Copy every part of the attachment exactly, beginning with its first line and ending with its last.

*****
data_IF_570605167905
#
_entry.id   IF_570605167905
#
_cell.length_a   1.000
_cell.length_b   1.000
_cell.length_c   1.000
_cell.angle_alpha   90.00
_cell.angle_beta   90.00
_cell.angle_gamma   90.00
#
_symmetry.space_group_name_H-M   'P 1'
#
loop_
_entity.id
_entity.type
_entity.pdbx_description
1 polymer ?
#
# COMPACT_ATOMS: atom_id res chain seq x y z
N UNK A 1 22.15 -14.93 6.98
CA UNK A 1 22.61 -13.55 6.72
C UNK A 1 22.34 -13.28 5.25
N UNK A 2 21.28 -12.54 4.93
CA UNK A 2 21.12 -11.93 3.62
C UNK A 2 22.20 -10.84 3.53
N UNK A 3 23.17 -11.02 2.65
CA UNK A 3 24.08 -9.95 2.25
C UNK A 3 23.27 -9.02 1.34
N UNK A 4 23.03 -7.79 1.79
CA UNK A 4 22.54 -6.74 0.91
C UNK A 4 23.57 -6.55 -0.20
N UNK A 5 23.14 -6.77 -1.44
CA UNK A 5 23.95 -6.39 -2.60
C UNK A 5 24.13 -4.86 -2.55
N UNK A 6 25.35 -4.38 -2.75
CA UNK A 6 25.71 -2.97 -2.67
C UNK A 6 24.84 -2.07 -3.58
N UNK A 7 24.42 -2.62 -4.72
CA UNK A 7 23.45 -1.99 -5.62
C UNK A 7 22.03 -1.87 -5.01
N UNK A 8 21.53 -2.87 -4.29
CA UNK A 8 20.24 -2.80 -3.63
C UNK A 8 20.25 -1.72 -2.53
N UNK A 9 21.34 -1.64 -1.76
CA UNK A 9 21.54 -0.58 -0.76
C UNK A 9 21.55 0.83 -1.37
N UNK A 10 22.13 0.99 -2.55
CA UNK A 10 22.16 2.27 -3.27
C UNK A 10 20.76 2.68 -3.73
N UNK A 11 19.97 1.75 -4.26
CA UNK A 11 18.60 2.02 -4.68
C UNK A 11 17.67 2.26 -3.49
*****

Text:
data_IF_570605167905
#
_entry.id   IF_570605167905
#
_cell.length_a   1.000
_cell.length_b   1.000
_cell.length_c   1.000
_cell.angle_alpha   90.00
_cell.angle_beta   90.00
_cell.angle_gamma   90.00
#
_symmetry.space_group_name_H-M   'P 1'
#
loop_
_entity.id
_entity.type
_entity.pdbx_description
1 polymer ?
#
# COMPACT_ATOMS: atom_id res chain seq x y z
N UNK A 1 22.15 -14.93 6.98
CA UNK A 1 22.61 -13.55 6.72
C UNK A 1 22.34 -13.28 5.25
N UNK A 2 21.28 -12.54 4.93
CA UNK A 2 21.12 -11.93 3.62
C UNK A 2 22.20 -10.84 3.53
N UNK A 3 23.17 -11.02 2.65
CA UNK A 3 24.08 -9.95 2.25
C UNK A 3 23.27 -9.02 1.34
N UNK A 4 23.03 -7.79 1.79
CA UNK A 4 22.54 -6.74 0.91
C UNK A 4 23.57 -6.55 -0.20
N UNK A 5 23.14 -6.77 -1.44
CA UNK A 5 23.95 -6.39 -2.60
C UNK A 5 24.13 -4.86 -2.55
N UNK A 6 25.35 -4.38 -2.75
CA UNK A 6 25.71 -2.97 -2.67
C UNK A 6 24.84 -2.07 -3.58
N UNK A 7 24.42 -2.62 -4.72
CA UNK A 7 23.45 -1.99 -5.62
C UNK A 7 22.03 -1.87 -5.01
N UNK A 8 21.53 -2.87 -4.29
CA UNK A 8 20.24 -2.80 -3.63
C UNK A 8 20.25 -1.72 -2.53
N UNK A 9 21.34 -1.64 -1.76
CA UNK A 9 21.54 -0.58 -0.76
C UNK A 9 21.55 0.83 -1.37
N UNK A 10 22.13 0.99 -2.55
CA UNK A 10 22.16 2.27 -3.27
C UNK A 10 20.76 2.68 -3.73
N UNK A 11 19.97 1.75 -4.26
CA UNK A 11 18.60 2.02 -4.68
C UNK A 11 17.67 2.26 -3.49